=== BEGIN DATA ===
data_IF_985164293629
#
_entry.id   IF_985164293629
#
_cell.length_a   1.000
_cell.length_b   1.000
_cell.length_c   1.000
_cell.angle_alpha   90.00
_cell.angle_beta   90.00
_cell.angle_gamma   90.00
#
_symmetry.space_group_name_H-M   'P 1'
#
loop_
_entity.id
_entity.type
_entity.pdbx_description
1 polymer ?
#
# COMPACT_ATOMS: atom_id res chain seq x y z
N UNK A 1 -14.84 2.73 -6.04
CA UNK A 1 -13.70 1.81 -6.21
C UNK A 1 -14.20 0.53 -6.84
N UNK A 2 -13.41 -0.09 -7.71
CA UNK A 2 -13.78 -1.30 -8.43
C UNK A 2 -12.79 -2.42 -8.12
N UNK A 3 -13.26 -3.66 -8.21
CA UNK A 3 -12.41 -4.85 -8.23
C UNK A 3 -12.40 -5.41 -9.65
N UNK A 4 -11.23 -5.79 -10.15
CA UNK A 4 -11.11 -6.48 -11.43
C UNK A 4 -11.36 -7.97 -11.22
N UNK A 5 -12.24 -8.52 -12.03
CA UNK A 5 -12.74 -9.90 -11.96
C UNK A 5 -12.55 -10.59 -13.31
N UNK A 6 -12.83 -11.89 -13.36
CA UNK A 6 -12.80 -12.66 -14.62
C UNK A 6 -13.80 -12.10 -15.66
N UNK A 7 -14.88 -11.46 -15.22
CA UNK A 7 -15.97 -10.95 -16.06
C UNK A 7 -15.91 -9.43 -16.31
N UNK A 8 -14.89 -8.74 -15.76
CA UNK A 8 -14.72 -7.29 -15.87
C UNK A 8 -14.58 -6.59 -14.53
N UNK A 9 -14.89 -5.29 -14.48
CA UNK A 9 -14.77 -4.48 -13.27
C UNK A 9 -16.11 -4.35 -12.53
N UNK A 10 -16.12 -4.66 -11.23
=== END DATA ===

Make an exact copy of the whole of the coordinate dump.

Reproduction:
data_IF_985164293629
#
_entry.id   IF_985164293629
#
_cell.length_a   1.000
_cell.length_b   1.000
_cell.length_c   1.000
_cell.angle_alpha   90.00
_cell.angle_beta   90.00
_cell.angle_gamma   90.00
#
_symmetry.space_group_name_H-M   'P 1'
#
loop_
_entity.id
_entity.type
_entity.pdbx_description
1 polymer ?
#
# COMPACT_ATOMS: atom_id res chain seq x y z
N UNK A 1 -14.84 2.73 -6.04
CA UNK A 1 -13.70 1.81 -6.21
C UNK A 1 -14.20 0.53 -6.84
N UNK A 2 -13.41 -0.09 -7.71
CA UNK A 2 -13.78 -1.30 -8.43
C UNK A 2 -12.79 -2.42 -8.12
N UNK A 3 -13.26 -3.66 -8.21
CA UNK A 3 -12.41 -4.85 -8.23
C UNK A 3 -12.40 -5.41 -9.65
N UNK A 4 -11.23 -5.79 -10.15
CA UNK A 4 -11.11 -6.48 -11.43
C UNK A 4 -11.36 -7.97 -11.22
N UNK A 5 -12.24 -8.52 -12.03
CA UNK A 5 -12.74 -9.90 -11.96
C UNK A 5 -12.55 -10.59 -13.31
N UNK A 6 -12.83 -11.89 -13.36
CA UNK A 6 -12.80 -12.66 -14.62
C UNK A 6 -13.80 -12.10 -15.66
N UNK A 7 -14.88 -11.46 -15.22
CA UNK A 7 -15.97 -10.95 -16.06
C UNK A 7 -15.91 -9.43 -16.31
N UNK A 8 -14.89 -8.74 -15.76
CA UNK A 8 -14.72 -7.29 -15.87
C UNK A 8 -14.58 -6.59 -14.53
N UNK A 9 -14.89 -5.29 -14.48
CA UNK A 9 -14.77 -4.48 -13.27
C UNK A 9 -16.11 -4.35 -12.53
N UNK A 10 -16.12 -4.66 -11.23